Today NASA announced that the telescope portion of the James Webb Telescope has finally been completed after 20 years of development.
They announced this at the Goddard Space Flight Center, where NASA has been assembling the telescope, they have now completed the telescope’s optics and they are ready to perform a series of rigorous preflight tests ahead of its scheduled launch in 2018.
When it does launch, James Webb will be the largest and most powerful space telescope in operation, which will allow NASA to see deeper into space and observe galaxies that were formed after the Big Bang.
To do that, James Webb will use infrared, which will be gathered by the telescope’s 18 hexagonal mirrors, which have been built with lightweight beryllium and have been coated with a layer of gold that is 1,000 times thinner than a width of human hair.
But before they launch it, NASA wants to be sure that the James Webb Space Telescope can do its job properly when it is in space, to figure that out they will conduct a host of vibrational and acoustic testing that has been designed to mimic what the vehicle will experience during the launch of the telescope.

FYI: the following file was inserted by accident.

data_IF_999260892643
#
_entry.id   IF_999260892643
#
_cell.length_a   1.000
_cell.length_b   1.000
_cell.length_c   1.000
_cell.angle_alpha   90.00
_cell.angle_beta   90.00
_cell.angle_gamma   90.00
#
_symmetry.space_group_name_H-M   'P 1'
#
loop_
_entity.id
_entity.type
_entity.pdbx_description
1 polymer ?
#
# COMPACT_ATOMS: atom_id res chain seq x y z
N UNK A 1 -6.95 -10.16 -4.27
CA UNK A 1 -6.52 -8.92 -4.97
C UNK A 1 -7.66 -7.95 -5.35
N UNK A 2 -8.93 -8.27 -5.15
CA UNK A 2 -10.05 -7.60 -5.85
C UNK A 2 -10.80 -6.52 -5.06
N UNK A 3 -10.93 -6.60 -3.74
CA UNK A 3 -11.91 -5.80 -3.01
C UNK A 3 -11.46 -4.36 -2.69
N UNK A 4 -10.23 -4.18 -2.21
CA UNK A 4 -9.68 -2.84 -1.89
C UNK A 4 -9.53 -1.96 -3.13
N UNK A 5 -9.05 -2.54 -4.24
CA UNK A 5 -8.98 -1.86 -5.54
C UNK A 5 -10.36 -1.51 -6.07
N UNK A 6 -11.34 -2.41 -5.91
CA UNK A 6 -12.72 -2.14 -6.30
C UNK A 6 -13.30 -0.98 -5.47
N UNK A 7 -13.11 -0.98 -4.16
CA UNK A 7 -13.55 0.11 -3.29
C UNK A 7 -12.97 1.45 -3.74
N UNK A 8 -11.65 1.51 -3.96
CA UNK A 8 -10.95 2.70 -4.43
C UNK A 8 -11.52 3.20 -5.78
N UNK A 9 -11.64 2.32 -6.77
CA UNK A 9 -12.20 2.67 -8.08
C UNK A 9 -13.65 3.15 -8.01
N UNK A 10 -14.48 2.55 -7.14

Once that has been completed, NASA will test the mirror’s optics.
If the telescope should pass all of those tests, it will be shipped to NASA’s Johnson Space Center in Housten where it will undergo cryogenic testing, then it will be shipped to Northrop Grumman’s facilities in Calfornia, where it will be integrated with the rest of the spacecraft and the sun shield, and then tested once again.
After all that, it will be shipped by boat to French Guiana for its launch on top of the European Ariane 5 rocket.
This has been many years in the making so it is certainly awesome to see it progress, we look forward to its hopeful launch in 2018.